Sky islands may sound like some flight of fancy from the tales of Jonathan Swift, yet they are active, vital and interesting ecosystems. Sky islands are actually forested mountain areas that are relatively isolated from one another in regard to flora and fauna. Southwestern sky islands range through New Mexico, Arizona and Northern Mexico.
Within New Mexico there are seven sky island complexes identified by the BLM. These are the Gila Watershed, Peloncillo, Pyramid Mountain, Animas Mountain, Greater Big Hatchet, Cedar Mountain, and Cooke’s Range – Florida Mountains complexes. Within each of these complexes are groups of mountains, ranges, valleys and other land formations which combine to create unique ecological zones.
Since the most recent glaciation, the advance of desert grasslands and scrublands has limited migration – and therefore contact – between various similar species. This further limits diversity among specific populations, yet also encourages evolutionary adaptation. As a result, there exist unique species within each of these ecosystems. Despite being in an arid climate, the sky islands of the southwest support perennial streams, creating an ideal environment that, in general, discourages migration attempts among indigenous species.
Aiding in the creation of the unique ecosystem is a stack of life zones or “biotic communities” ranging from arid to boreal. “By traversing five biotic communities in a few hours,” says Warshall, “bears can feed on Opuntia (prickly pear cactus) fruit in the morning and grass roots growing in semi-alpine meadows in the afternoon.” Some of the biotic communities within the sky islands contain relict areas which are remnants of colder climates.
According to Peter Warshall, in an article published on the USGS website, the southwestern sky islands are unique inasmuch as “it is the only sky-island complex extending from subtropical to temperate latitudes with an exceptionally complex pattern of species of northern and southern origins” (Warshall). Other sky island complexes include the Great Basin and complexes in Venezuela and Africa. A BLM Wilderness survey of the region says “region is ecologically unique because it is the crossroads of the temperate Rocky Mountains and the tropical Sierra Madre Occidental as well as the meeting place of the Sonoran and Chihuahuan Deserts” (BLM - 3). Species located in the region are primarily from sources in the Sierra Madres and Rocky Mountains.
The sky island region contains roughly 250 breeding species of birds. Other animal life abounds, including “jaguar, javelina, coatimundi, black bear, bighorn sheep, mountain lion, elegant trogan, thick billed parrot, Gould’s turkey, sulfur bellied flycatcher and goshawk” (BLM - 3). Additionally, over 400 kinds of plants, as well as many unique reptiles (over 75 identified species), amphibians and invertebrates call the sky islands home.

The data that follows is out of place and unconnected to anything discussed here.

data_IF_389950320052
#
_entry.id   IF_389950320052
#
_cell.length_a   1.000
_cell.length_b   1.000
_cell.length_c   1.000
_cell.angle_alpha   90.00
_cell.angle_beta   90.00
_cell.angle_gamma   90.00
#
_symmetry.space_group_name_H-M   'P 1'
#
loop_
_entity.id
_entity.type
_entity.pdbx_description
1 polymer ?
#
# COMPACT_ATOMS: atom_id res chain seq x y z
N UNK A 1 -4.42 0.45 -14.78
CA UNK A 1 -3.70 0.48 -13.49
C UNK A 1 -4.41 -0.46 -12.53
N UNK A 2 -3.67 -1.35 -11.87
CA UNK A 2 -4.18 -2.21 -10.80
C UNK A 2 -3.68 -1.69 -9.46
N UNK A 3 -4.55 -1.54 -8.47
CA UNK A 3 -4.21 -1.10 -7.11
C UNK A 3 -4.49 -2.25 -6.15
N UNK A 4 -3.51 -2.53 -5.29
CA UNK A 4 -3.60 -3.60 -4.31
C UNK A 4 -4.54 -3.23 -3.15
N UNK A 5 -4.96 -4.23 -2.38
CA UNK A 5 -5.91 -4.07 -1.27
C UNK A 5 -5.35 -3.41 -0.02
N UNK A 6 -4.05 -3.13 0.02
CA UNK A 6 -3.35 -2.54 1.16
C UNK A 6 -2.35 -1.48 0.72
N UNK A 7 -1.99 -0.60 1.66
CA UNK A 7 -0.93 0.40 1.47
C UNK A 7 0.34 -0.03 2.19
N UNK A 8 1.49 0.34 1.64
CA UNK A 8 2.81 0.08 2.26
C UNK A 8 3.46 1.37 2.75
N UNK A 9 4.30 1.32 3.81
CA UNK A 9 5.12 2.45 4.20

Despite the “island” status that protects its variant flora and fauna populations, introduction of endemic species is creating hybridized populations among trout, deer, turkeys and other animals. 60 non-native plants have established themselves within the Arizona portion of the sky islands. Additional damage to the population has come in the form of feral exotic animals. Warshall identifies these as two varieties of opossum as well as the European ferret. Species that were once confined to southern islands have been reported farther north recently and appear to be using riparian areas as migratory corridors. These include 15 non-native fish species. This migration may be a result of the fragmentation of habitats due to the building of subdivisions adjacent to sky islands in the Tucson area.
It is clear that, due to the interference and/or indifference of man, the delicate balance of the sky islands is threatened. Current studies show the decline in many native and endangered species. It is essential that the areas be protected from development until proper cataloging of species, particularly of invertebrates, is completed. Without a clear and complete cataloging, the true value of these regions can not be accurately shown.
Bureau of Land Management (BLM). “New Mexico Wilderness Alliance: BLM Wilderness Inventory.” Magee, Greg and Michael Scialdone, ed. CD-ROM. February, 2003 (Ch6. pg3)
Warshall, Peter. “Southwestern Sky Island Ecosystems.” Our Living Resources: A Report to the Nation on the Distribution, Abundance, and Health of U.S. Plants, Animals, and Ecosystems. LaRoe, Farris, Pucket, et al, ed. 1995. U.S. Department of the Interior National Biological Service. <http://biology.usgs.gov/s+t/noframe/r119.htm>